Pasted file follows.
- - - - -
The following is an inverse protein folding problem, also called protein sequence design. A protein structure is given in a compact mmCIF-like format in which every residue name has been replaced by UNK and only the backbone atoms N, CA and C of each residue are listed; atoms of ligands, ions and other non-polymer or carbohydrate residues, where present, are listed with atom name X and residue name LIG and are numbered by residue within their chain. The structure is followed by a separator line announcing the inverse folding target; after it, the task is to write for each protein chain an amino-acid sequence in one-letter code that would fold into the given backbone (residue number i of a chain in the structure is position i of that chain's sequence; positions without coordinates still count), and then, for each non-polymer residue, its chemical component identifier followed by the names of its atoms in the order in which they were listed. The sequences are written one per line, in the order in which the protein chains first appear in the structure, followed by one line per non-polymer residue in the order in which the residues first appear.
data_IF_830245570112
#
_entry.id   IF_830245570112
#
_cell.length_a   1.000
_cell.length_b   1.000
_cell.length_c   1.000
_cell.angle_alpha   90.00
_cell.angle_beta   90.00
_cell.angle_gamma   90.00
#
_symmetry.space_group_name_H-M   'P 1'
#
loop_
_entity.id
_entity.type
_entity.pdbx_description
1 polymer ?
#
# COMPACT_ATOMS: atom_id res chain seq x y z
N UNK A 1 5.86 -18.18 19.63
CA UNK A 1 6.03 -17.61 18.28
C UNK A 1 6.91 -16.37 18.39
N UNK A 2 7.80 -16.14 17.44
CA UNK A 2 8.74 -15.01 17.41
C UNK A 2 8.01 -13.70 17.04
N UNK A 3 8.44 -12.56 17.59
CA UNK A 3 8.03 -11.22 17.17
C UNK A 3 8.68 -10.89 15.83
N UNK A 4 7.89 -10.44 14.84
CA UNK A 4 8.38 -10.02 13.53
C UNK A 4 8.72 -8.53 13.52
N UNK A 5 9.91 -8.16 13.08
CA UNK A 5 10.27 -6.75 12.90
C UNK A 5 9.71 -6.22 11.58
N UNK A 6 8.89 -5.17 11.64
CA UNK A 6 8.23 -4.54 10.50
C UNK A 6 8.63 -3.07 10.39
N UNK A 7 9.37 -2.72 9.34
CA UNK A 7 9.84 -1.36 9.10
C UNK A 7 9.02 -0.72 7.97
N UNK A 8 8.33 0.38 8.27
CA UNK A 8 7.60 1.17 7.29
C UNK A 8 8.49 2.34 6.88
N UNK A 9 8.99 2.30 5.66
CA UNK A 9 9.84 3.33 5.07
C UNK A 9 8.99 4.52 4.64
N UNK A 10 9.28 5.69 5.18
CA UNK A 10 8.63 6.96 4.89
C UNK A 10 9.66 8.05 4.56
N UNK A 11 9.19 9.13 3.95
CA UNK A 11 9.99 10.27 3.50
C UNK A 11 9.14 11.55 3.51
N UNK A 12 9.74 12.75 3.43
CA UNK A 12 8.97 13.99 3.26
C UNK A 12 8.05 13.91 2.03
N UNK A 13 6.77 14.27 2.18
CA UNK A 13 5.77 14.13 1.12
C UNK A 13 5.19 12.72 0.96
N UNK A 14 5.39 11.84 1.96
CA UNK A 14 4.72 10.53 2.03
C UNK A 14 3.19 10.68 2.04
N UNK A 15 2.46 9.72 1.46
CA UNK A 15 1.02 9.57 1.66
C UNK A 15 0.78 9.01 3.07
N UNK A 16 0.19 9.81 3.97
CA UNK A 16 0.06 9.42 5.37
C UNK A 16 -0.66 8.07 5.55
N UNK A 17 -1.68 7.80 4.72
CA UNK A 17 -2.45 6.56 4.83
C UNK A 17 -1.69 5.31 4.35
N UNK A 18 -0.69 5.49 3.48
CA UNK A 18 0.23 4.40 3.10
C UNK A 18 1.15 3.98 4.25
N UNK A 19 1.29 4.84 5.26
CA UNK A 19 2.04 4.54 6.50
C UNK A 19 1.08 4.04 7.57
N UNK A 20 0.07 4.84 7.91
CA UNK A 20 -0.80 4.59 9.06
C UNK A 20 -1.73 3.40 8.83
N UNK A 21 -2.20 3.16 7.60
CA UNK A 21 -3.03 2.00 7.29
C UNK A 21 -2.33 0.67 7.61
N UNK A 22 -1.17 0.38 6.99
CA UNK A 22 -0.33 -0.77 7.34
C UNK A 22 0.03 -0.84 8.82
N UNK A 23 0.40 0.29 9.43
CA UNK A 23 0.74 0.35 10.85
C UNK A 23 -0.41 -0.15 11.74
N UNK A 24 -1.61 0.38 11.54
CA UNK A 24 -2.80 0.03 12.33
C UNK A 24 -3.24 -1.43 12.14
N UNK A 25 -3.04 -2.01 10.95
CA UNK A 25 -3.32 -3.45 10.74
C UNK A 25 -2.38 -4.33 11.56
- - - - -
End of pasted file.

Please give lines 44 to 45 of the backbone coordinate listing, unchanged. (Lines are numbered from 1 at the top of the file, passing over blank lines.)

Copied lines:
CA UNK A 8 7.60 1.17 7.29
C UNK A 8 8.49 2.34 6.88